Hi Anon A lot of what you say feels like saying based on "Midsommer Murders" source material sleepy English Villages are more dangerous places to live than some warzones. The stories are about war and exciting things not stuff is actually fine here, haven't had a war for a bit. To me it feels like outside of the crazy and important worlds where most things happen (Hive, Fortress, Death and Forge), life would go on in a way that people wouldn't be much worse off than life here. Unless you were a mutant or a psyker. As in they'd have the odd war and major terrorist attack, but it would be a rare event rather than the norm as it is for places like Cadia or Armageddon. I think dwelling on the sheer over the top grimdark nature of the Imperium actually weakens the setting as it takes it into caricature. I also think that worlds more like ours (which if you look at the amount of wars we have had isn't exactly paradise) are the norm statistically rather than the more interesting extremes that get the focus. Like ours they aren't peaceful, but they aren't the total shit (Hive, Fortress, Death and Forge), so to me it seems like there is room to argue that the Imperium isn't totally grimderp to live in. Same goes for some of the egalitarian stuff (although class is still a huge factor). Overall it's still a shit place, but doesn't mean large amounts of its citizens wouldn't lead normal enough lives. User:Because (talk) 23:06, 24 June 2020

You're dead on the money and that's the point of the sections the anon was trying to remove. -- Triacom (talk) 23:16, 24 June 2020 (UTC)
Agreed although if it could be done in 1/4 the words it would be better, it is just too much for an alternative perspective. Anon is right in that GW push the grimdark to 11 as canon often and while I think the reasons in the counter are valid and should be shown, it'd be good if they took up less than half of the page!--Because (talk) 23:48, 24 June 2020 (UTC)

If anyone in the Imperium lives a "normal-enough life," it is *despite* the Imperium, not *because* of it. After all, people in the real world manage to adapt and lead "regular" lives under intolerable regimes---that is not an excuse for why those regimes aren't bad, it's a testament to the endurance and adaptability of the human spirit. So it is in 40K. I do not see why what is otherwise a paean to the indomitable nature of our species against any adversity or oppression (even that of other humans) should be twisted into an ad-hoc justification of the Imperium as a discrete sociopolitical entity or philosophy of governance, especially against the explicit canonical portrayal by GW, which is specifically what the section in question is attempting. Once again, that goes WAY beyond "fan-theory" (arbitrary distinction anyway, all fan-theory is fan-wank by definition) and smacks of ideological bias in service of an outside agenda. There are specific pages designated for fanfiction and speculation. Let it be placed there, if it must remain at all.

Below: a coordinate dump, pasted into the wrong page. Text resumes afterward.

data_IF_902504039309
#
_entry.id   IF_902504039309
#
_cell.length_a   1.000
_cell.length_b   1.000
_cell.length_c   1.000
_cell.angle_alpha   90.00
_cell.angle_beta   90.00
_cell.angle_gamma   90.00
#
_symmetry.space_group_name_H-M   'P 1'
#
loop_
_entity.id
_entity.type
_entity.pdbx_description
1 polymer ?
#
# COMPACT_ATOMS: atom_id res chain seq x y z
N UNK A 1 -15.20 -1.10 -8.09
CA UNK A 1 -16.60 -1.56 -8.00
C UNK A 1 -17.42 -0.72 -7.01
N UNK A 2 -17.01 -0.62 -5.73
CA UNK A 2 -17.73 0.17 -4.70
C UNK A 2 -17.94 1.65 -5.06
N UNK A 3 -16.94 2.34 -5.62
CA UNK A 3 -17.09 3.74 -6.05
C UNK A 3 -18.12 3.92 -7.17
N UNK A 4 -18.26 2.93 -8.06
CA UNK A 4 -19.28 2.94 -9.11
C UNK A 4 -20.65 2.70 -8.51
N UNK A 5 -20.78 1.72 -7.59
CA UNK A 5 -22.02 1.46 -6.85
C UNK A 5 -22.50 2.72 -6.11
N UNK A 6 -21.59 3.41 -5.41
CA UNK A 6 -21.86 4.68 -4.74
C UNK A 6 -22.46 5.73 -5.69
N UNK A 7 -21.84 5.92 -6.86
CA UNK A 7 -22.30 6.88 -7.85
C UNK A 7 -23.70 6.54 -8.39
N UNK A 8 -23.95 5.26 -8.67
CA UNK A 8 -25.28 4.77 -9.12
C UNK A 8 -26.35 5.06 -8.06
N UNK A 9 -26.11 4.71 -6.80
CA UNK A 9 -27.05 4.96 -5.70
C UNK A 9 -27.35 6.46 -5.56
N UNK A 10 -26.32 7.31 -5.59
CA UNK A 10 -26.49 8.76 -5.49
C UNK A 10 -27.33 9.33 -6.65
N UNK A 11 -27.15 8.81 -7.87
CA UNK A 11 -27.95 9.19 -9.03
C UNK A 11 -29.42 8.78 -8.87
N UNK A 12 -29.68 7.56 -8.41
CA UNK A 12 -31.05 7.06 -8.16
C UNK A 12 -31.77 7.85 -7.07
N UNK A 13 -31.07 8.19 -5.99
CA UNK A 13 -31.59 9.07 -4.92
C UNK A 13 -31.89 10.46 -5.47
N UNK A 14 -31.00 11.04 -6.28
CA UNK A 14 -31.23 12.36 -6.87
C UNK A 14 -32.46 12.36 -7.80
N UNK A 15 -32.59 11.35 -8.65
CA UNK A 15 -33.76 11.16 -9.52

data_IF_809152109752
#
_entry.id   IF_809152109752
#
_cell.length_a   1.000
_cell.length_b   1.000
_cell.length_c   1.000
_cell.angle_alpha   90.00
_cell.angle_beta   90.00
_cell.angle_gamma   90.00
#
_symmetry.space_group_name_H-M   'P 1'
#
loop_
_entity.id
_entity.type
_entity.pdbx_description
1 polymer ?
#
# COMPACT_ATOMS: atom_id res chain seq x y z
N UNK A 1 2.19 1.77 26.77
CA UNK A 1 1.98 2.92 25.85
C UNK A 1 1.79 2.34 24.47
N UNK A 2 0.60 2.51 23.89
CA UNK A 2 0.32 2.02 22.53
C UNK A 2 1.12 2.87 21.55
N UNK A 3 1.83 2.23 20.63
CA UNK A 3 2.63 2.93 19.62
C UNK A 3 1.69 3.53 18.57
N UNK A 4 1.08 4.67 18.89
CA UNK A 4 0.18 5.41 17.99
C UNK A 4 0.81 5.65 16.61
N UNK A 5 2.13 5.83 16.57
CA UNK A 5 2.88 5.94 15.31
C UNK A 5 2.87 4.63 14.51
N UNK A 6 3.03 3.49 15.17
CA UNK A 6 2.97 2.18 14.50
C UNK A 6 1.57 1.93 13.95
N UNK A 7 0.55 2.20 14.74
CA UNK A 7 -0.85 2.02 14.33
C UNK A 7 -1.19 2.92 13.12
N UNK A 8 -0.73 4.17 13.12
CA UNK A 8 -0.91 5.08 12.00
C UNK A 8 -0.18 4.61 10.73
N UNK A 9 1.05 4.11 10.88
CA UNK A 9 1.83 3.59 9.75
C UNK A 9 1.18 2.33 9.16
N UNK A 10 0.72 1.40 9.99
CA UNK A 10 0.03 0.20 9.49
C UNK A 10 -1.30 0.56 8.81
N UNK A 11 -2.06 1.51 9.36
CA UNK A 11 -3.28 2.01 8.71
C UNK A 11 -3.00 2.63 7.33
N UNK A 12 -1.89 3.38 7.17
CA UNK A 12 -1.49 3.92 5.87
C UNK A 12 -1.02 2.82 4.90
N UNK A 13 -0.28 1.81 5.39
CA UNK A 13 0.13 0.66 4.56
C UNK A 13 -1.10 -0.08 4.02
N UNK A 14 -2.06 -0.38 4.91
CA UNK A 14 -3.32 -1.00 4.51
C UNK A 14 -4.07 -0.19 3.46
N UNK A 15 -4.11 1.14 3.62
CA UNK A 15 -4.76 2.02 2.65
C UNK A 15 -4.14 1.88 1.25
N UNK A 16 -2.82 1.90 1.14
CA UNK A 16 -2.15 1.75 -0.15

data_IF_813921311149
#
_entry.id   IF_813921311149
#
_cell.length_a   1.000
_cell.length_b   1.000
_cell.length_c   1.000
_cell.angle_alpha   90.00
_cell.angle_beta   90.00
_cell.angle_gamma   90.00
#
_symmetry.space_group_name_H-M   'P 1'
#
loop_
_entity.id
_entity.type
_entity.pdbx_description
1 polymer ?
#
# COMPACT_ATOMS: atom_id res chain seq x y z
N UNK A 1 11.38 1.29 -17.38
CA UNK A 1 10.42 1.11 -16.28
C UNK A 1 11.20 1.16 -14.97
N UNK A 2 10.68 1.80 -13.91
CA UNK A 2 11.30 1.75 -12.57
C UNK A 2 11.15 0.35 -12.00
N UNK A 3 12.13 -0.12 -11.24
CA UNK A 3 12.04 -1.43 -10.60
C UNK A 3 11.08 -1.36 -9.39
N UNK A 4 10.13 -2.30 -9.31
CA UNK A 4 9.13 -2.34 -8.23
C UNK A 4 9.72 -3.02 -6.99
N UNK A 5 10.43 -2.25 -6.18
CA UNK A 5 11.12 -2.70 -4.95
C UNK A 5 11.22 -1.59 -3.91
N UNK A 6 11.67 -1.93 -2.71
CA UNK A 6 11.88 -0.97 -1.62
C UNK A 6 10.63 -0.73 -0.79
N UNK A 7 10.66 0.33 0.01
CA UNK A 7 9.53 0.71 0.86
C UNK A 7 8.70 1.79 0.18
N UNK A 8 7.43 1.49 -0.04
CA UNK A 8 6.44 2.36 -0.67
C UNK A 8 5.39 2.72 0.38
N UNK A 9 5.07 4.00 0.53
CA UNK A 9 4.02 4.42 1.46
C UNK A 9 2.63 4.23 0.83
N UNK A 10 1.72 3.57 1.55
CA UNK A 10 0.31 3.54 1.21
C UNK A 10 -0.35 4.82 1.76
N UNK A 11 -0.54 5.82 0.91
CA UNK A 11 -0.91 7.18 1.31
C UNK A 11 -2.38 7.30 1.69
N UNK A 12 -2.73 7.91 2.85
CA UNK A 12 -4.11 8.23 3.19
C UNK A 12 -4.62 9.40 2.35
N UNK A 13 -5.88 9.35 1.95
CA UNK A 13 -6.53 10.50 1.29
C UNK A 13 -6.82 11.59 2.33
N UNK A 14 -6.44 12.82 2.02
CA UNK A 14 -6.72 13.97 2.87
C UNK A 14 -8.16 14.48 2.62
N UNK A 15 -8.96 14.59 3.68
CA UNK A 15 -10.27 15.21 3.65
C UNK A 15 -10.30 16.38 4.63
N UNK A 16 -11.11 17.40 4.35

Right, I'm sure the Imperium has nothing to do with saving worlds from xenos predation, daemonic possession, and especially outside threats like Enslavers. Come on, do you really think the Imperium intentionally goes out of its way to make worlds worse? The general answer is no, there's a few Space Marine chapters who do, but for every world you can point to you can also look at something like the 500 worlds of Ultramar to see the opposite effect, not to mention literally any world the Space Marines save from some kind of invasion. The Imperium itself isn't a good organization, but that doesn't mean they will intentionaly try to make every world into Sepheris Secundus like you claim. -- Triacom (talk) 10:07, 28 June 2020 (UTC)